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father Mayors urge Congress to speed up protections for dreamers Thursday morning coffee

Nine Pennsylvania mayors statewide have joined with their peers to sign an accord bipartisan letter Calling on Congress to pass permanent immigration protections for Dreamers ahead of a Republican takeover of the US House of Representatives next year.

The letter was sent to leaders in Congress on Tuesday cities for action warns that looming lawsuits could soon wipe out remaining Obama-era safeguards Deferred action for infancy arrival Program that could expose thousands of people to possible deportation.

“A potential Supreme Court decision could strip DACA recipients of their work permits, threaten the livelihoods of over 1.3 million DACA-eligible individuals, their families and their communities, and put them on the path to deportation,” the mayors wrote.

Signers of the Pennsylvania letter include Philadelphia Mayor Jim Kenney; Pittsburgh Mayor Ed Gainey; Allentown Mayor Matt Turk; Bethlehem Mayor J William Reynolds; Scranton Mayor Paige Cognetti; Danene Sorace, Mayor of Lancaster; Erie Mayor Joseph Schember; Bellevue Mayor Val Penningtonand State College Mayor Ezra Nanes.

A total of more than 70 mayors from California, Colorado, Florida, Idaho, Illinois, Indiana, Maryland, Massachusetts, New Jersey, New Mexico, New York, North Carolina, Ohio, Pennsylvania, Rhode Island, Texas, Washington, Wisconsin and the District of Columbia, joined the letter in urging lawmakers to act before the end of this month’s Lame Duck session.

The US Capitol.  Samuel Corum/Getty Images
The US Capitol (Samuel Corum/Getty Images).

The letter points to the economic power of the Dreamers, young people brought to the United States by their parents; and the moral and political responsibility that Congress has for them and their families, according to The Hilla publication covering the Congress.

“Over the past decade, more than 830,000 of our family members, neighbors and friends have been protected DACA. During the COVID pandemic 343,000 or more than three-quarters of DACA Recipients in the workforce were employed in jobs deemed essential by the Department of Homeland Security‘ the mayors wrote.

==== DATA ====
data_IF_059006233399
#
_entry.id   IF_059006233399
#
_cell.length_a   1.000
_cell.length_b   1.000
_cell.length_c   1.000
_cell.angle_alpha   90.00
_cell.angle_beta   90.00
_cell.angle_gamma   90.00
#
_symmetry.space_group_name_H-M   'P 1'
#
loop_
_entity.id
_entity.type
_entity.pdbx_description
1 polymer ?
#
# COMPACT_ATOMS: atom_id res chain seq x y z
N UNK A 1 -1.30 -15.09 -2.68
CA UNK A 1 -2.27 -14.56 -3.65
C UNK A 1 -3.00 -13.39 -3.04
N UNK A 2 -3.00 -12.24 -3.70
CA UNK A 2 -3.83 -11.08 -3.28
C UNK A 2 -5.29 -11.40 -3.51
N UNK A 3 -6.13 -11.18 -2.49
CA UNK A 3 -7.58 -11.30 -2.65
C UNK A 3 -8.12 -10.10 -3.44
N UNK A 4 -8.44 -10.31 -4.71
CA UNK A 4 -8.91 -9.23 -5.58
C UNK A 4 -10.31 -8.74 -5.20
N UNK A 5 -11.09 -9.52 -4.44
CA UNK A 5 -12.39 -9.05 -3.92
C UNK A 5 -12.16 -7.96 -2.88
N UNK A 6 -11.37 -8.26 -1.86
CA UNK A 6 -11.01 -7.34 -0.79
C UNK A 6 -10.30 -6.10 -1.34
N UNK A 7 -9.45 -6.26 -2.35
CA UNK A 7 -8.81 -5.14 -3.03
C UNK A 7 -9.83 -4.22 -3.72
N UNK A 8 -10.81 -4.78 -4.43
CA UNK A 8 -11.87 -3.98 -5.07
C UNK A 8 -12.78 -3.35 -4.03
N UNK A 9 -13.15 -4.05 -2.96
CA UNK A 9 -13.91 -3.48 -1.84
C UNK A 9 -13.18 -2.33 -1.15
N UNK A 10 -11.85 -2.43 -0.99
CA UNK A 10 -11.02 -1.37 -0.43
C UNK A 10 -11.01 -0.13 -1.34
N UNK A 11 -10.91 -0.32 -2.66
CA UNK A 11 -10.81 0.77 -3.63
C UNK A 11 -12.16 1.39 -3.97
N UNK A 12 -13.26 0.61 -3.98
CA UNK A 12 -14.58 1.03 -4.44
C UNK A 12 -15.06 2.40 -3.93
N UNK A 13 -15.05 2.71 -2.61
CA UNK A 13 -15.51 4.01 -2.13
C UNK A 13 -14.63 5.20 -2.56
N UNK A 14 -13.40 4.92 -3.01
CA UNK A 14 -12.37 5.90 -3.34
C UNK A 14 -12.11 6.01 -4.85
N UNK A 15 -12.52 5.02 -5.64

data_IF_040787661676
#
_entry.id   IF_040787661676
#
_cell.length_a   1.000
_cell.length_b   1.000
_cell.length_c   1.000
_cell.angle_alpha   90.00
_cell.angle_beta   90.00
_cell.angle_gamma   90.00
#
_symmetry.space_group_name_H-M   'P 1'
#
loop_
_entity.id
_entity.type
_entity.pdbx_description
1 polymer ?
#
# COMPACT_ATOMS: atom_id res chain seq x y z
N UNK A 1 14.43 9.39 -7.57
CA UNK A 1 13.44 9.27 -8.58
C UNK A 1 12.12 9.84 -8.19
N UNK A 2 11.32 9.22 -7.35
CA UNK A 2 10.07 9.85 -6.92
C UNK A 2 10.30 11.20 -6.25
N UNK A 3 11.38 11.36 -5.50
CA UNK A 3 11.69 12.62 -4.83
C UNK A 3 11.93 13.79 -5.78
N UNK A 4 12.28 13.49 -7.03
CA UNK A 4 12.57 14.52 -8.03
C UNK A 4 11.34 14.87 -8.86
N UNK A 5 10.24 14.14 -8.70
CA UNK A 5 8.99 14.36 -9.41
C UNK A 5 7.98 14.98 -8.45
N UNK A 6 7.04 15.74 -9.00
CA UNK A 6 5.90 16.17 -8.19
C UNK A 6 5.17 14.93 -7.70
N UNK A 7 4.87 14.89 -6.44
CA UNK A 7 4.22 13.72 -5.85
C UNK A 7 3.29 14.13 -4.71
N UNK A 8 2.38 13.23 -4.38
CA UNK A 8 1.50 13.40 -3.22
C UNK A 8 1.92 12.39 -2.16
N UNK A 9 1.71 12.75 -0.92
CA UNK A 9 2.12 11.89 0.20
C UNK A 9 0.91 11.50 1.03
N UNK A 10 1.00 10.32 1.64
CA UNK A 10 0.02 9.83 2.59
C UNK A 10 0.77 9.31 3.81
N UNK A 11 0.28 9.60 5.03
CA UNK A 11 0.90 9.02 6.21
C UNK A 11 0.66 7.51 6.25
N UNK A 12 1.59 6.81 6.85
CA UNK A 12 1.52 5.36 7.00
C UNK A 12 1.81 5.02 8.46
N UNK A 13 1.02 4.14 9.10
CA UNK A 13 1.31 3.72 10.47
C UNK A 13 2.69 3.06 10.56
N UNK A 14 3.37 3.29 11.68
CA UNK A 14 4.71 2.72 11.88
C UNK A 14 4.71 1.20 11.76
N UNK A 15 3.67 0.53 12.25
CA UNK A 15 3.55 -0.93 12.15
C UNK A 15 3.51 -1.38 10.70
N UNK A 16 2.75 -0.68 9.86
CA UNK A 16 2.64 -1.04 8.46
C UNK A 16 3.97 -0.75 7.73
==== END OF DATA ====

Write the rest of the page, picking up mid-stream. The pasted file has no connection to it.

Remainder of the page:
“It is estimated that over 2.5 million US citizens live with DACA eligible individuals. End DACA would have devastating effects on millions of people, including DACA Recipient, DACA-eligible individuals, their families, friends and communities across the country,” they continued.

US Senate Minority Leader Mitch McConnell, R-Ky (Getty Images).

in an opinion, cities for action Noting the widespread public support for the provision of permanent safeguards, arguing that such a move would require support for “65 percent of voters, business, Believe and higher education Leader.”

Corresponding The hillSenate Majority Democrats support a bill to protect dreamers and grant them permanent work permit extensions and deportation stays received under the Obama-era program.

Farmers and farming communities are also pushing for the passage of a bill to grant citizenship to farm workers who have lived in the country for more than 10 years. The hill reported. The House of Representatives has already passed both bills, meaning it is now up to the Senate to act, the news organization reported.

Despite this agreement, the chances of the Senate agreeing to a deal before the end of the current Congress remain slim. Consensus on immigration reform has been elusive on Capitol Hill for years.

“I am proud to stand in solidarity with my fellow mayors and demonstrate strong support DACA Recipients who call our cities home and who contribute to our communities, economies and cultures across the country,” Philadelphia’s kenny said in cities for action Expression. “Dreamers are important members of American society, and the only real chance we have of offering them stability and full protection is if Congress once and for all creates a promising and fair path to citizenship.”

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